This is the first discovery of a previously unknown Anglo-Saxon 'Great Hall' in over 30 years and one of only a handful of such major buildings to be excavated in its entirety. Large enough to accommodate up to 60 people and forming part of a formal complex of buildings, the hall would have been used as a venue for royal assemblies attended by the king and his armed entourage.
© University of Reading
Aerial View of the Saxon Hall
The current excavations, funded by the Arts and Humanities Research Council (AHRC) with support from project partners Kent Archaeological Society and staff from the Canterbury Archaeological Trust, are designed to shed new light on Lyminge as a key site for understanding the origins of Christianity in Anglo-Saxon England.

© University of Reading
An engraved Anglo-Saxon comb made of bone
Previous excavations have shown that extensive remains of a 7th to 9th century Anglo-Saxon monastery lie preserved literally inches beneath open areas of the village; the Great Hall discovered in 2012 represents a royal precursor to the monastery. However a geophysical survey failed to reveal the hall and its discovery was entirely unanticipated.

Dr Gabor Thomas, from the University of Reading's Department of Archaeology said: "This hall is remarkably well preserved. With a ground-plan in excess of 160m square, the hall is comparable in scale and importance to some of the largest Saxon timber halls previously excavated in England at sites such as Yeavering and Cowdery's Down.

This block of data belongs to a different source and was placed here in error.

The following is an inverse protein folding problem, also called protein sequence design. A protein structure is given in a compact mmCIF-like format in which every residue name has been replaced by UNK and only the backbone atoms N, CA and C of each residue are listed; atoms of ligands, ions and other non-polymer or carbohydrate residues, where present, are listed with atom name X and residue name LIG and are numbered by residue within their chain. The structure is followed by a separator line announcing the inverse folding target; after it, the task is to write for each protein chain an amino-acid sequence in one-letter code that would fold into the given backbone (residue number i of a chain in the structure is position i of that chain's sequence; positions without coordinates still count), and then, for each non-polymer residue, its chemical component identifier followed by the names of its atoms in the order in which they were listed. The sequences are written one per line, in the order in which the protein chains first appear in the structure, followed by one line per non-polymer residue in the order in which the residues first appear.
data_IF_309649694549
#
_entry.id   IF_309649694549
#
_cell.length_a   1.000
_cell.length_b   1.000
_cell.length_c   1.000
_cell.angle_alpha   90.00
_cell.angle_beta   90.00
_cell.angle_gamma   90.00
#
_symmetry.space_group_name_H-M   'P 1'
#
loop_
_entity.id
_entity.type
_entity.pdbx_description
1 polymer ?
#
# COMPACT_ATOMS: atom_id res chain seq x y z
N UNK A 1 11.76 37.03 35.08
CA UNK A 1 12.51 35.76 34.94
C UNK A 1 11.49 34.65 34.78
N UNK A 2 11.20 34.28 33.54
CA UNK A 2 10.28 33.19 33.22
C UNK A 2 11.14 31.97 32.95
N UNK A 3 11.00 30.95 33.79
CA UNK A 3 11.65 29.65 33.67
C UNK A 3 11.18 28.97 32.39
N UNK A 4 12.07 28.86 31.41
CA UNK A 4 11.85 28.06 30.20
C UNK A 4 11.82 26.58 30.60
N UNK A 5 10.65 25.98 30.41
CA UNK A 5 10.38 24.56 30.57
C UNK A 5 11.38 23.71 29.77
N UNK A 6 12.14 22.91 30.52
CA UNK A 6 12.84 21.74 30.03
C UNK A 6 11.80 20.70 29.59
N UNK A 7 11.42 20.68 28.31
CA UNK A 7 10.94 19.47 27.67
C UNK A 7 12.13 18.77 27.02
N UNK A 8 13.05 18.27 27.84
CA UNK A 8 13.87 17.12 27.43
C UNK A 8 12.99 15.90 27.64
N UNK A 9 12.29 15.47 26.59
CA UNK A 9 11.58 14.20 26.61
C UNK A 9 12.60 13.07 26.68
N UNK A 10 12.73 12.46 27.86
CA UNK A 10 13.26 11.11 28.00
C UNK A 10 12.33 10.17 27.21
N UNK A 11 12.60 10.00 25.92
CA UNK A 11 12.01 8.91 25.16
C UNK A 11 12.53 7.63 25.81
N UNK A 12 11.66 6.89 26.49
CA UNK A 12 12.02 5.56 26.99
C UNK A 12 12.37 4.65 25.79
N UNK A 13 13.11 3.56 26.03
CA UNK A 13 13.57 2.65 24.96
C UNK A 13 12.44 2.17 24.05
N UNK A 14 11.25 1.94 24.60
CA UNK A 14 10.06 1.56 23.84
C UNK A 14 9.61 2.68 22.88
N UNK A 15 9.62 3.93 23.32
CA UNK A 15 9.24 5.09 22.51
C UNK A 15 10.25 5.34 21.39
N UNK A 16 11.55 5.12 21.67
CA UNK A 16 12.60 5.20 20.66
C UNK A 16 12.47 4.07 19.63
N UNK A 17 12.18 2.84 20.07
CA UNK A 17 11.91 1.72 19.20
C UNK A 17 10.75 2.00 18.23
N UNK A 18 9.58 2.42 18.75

"The Hall provides an exceedingly rare glimpse of royal accommodation of a type otherwise evoked in the Anglo-Saxon poem Beowulf. Such structures were manifestly not 'houses'; they were prestigious buildings used at specific times for a specific purpose such as periodic gatherings involving feasting and gift-giving that reinforced the social bonds between the king and his loyal retainers."
Artefacts recovered from the foundations of the hall provide definitive evidence for high-status activities, most notable being fragments of luxury glass vessels and a rare bridle fitting of a type that has only previously been found in graves belonging to the Anglo-Saxon warrior elite.
Dr Thomas continued: "Nearly all the archaeological information shedding light on Kent around the time of the conversion to Christianity is based upon cemetery finds. The site at Lyminge is the first to provide a detailed picture of life at an aristocratic estate centre in Anglo-Saxon Kent during the height of the kingdom's political power at the end of the 6th century. Further excavations, funded by the Arts and Humanities Research Council, will be carried out next summer and in the summer of 2014. This exciting project looks set to continue transforming our understanding of how Christianity impacted daily life in Anglo-Saxon England."